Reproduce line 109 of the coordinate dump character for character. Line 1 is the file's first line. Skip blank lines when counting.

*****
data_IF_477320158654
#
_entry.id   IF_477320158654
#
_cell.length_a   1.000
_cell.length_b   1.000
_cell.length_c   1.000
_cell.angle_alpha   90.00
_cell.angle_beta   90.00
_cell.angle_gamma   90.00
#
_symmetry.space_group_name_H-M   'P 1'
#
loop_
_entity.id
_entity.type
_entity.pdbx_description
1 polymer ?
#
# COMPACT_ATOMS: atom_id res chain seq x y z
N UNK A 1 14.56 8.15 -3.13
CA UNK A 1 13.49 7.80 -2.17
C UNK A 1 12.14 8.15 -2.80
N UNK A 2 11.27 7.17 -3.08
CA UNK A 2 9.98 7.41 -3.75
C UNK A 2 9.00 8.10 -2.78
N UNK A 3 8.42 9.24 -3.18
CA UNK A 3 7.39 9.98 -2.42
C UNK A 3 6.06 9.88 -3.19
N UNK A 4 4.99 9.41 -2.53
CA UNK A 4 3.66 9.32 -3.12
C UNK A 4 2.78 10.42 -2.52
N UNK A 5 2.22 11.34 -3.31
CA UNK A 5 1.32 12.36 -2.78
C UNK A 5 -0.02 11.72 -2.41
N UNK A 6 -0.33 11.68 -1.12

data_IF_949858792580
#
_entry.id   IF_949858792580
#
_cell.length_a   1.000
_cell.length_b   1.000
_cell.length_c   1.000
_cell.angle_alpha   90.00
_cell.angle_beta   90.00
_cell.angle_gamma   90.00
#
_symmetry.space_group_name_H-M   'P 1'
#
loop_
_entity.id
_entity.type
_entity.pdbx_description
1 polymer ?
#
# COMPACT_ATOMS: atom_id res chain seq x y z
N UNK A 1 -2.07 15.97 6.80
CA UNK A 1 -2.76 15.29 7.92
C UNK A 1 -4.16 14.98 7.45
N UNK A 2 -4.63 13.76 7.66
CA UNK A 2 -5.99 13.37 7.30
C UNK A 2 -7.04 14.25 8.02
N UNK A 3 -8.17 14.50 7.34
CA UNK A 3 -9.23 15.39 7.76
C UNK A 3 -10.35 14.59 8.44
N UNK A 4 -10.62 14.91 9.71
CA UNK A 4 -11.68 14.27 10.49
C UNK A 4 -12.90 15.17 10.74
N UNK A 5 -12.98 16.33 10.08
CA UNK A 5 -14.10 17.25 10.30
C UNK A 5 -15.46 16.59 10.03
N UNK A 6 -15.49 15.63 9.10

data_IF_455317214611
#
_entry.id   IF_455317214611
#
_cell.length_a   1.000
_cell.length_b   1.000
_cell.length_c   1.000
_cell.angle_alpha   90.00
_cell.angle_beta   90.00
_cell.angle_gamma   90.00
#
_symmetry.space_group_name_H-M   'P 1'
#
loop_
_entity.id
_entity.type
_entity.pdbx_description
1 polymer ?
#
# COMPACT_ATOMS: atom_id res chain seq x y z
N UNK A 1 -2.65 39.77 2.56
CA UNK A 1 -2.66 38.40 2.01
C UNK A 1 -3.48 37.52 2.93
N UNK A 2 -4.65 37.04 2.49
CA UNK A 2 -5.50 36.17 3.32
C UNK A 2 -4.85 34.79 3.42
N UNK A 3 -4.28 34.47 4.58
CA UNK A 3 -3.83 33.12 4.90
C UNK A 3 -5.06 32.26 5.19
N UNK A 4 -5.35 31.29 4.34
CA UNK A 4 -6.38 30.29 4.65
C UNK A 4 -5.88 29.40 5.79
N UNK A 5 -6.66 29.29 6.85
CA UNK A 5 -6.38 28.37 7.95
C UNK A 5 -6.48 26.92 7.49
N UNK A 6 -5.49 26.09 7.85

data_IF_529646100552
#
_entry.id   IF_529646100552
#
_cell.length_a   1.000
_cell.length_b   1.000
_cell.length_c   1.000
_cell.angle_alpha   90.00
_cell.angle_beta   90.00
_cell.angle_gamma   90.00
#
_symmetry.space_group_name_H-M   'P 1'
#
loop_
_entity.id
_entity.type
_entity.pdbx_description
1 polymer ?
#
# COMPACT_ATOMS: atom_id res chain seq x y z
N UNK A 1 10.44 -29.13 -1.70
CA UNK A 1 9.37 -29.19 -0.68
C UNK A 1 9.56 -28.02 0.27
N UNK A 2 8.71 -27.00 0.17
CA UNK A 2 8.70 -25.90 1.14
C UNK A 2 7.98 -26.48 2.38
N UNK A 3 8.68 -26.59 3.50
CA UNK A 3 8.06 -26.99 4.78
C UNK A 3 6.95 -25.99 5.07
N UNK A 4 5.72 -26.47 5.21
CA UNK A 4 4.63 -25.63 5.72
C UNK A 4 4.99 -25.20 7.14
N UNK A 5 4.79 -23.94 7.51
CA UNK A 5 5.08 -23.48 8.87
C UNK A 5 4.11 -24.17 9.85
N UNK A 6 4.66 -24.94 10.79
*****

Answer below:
data_IF_529646100552